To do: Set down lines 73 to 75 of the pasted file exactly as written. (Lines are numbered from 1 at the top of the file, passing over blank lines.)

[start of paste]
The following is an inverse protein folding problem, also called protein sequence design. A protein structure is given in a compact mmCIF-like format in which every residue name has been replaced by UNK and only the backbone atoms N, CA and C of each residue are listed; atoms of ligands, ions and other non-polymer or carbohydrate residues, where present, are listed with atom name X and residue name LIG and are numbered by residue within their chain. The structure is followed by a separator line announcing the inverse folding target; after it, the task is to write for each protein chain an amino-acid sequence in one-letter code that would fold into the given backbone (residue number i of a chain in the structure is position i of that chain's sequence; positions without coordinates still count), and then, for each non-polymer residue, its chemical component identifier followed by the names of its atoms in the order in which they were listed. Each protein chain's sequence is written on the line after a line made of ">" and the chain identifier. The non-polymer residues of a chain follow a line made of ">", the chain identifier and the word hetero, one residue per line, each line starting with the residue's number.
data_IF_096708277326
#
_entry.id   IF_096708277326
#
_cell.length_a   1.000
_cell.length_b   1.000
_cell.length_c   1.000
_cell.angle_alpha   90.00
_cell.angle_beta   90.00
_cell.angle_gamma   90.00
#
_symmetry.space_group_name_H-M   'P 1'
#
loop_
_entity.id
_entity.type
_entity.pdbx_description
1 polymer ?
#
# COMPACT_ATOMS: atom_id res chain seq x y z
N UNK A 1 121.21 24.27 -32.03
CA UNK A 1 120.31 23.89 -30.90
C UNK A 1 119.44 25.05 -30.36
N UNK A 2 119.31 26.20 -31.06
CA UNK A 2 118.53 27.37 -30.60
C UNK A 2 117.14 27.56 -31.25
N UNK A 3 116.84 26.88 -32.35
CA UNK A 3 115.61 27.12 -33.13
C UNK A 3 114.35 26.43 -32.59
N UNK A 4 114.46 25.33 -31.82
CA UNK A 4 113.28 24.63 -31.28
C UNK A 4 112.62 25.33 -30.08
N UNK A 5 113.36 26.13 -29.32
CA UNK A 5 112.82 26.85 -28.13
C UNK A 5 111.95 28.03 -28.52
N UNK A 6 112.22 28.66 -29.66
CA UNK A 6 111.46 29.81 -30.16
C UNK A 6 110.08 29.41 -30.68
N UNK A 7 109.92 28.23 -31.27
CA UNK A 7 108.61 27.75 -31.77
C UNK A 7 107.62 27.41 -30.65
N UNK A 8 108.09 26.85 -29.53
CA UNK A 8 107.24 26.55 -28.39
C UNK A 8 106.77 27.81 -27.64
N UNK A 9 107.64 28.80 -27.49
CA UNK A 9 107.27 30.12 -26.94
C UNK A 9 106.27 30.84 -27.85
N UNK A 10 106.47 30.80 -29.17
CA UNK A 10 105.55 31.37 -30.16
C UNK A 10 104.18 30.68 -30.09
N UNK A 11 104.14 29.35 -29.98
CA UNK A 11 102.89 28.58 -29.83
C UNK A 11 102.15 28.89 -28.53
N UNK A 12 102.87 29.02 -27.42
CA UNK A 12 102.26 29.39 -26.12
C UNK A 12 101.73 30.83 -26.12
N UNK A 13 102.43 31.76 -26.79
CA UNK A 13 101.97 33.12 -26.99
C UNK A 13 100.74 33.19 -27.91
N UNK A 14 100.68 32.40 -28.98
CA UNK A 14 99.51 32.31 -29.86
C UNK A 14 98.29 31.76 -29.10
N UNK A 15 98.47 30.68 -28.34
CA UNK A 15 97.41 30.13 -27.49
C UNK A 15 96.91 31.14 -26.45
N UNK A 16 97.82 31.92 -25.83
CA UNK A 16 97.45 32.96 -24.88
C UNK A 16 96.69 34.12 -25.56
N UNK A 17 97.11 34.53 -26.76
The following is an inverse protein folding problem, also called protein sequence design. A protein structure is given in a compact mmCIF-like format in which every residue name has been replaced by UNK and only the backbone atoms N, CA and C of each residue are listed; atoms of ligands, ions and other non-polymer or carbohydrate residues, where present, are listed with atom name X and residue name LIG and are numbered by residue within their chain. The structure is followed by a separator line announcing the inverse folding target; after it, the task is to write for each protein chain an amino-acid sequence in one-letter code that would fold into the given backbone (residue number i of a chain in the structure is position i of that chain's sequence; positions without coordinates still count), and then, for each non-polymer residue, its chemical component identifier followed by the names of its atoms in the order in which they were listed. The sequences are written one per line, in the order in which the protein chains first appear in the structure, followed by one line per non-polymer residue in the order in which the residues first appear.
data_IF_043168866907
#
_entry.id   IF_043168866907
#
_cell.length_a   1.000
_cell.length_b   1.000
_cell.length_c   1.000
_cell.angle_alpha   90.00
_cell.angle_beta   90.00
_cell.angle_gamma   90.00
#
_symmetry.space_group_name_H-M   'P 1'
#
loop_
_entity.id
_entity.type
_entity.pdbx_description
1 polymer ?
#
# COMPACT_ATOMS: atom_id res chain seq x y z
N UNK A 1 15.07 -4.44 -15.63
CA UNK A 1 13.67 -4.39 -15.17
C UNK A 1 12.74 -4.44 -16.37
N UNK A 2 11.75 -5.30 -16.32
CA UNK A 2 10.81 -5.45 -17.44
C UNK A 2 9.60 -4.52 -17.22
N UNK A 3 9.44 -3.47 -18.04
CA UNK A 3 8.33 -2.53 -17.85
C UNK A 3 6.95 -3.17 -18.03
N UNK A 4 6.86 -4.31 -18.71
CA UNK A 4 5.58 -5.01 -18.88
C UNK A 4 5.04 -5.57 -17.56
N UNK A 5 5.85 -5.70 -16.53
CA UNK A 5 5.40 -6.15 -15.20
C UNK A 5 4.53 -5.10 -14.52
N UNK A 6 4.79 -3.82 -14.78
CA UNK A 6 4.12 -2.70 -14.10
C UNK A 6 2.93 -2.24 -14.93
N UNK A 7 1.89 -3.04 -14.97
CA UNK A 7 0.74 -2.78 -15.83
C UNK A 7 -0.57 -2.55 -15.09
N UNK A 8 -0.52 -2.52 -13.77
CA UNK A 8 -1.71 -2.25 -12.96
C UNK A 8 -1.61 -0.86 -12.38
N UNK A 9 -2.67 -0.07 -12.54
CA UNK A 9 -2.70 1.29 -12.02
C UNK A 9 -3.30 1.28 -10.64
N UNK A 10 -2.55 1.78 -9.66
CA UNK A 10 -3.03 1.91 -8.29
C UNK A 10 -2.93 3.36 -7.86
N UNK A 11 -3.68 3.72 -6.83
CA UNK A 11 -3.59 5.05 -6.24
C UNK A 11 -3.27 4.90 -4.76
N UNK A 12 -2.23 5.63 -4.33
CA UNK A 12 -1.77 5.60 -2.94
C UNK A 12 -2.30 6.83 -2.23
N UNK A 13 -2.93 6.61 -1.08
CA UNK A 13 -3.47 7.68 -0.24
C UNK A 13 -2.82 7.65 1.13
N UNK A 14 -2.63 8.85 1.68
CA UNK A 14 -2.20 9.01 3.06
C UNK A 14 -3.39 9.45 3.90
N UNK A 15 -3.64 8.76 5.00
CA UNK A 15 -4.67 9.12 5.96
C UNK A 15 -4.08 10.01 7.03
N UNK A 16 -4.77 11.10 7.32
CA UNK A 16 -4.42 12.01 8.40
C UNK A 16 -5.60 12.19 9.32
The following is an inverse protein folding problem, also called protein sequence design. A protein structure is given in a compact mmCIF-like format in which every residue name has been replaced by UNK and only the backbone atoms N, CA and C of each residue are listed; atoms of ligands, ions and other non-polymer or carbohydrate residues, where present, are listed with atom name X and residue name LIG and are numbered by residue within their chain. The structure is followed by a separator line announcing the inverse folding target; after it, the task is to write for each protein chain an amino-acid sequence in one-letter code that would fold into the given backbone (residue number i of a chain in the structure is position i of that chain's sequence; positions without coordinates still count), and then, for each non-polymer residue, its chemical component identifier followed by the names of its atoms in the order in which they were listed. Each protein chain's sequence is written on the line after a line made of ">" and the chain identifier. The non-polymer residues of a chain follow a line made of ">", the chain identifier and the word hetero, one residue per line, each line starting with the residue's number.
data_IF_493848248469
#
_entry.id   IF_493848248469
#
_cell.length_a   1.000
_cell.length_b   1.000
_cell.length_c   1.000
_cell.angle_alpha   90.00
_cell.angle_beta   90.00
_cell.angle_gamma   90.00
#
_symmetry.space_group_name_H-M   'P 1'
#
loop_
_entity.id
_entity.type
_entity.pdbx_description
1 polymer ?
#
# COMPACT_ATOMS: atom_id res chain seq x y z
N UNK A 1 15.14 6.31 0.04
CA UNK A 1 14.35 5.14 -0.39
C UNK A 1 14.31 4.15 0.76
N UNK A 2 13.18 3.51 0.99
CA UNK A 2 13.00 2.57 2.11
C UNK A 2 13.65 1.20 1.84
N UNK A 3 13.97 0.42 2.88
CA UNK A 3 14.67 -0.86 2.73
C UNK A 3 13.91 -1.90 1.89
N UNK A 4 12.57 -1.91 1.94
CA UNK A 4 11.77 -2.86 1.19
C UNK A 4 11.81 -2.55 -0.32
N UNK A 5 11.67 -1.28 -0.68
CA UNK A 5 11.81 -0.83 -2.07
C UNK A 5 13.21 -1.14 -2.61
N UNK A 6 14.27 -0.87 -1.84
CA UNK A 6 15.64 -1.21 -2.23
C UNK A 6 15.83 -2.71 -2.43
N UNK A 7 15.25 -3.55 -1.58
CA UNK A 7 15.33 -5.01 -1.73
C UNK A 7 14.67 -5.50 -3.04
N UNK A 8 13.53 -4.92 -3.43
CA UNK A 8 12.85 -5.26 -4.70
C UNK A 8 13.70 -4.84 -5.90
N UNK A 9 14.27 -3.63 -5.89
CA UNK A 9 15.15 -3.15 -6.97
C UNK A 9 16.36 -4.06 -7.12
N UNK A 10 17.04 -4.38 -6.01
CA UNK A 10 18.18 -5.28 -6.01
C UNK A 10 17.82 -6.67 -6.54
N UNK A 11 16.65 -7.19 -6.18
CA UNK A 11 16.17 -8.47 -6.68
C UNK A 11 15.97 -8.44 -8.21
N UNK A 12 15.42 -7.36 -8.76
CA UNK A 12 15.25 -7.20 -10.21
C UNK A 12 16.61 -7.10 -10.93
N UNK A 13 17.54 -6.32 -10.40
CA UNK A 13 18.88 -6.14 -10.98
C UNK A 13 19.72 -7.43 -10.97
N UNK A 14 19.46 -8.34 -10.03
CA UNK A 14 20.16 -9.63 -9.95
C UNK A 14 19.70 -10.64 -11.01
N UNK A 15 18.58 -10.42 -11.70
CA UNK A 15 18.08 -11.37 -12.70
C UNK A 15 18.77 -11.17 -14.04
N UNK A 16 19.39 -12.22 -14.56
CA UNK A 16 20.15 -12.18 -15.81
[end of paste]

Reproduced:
#
_entry.id   IF_043168866907
#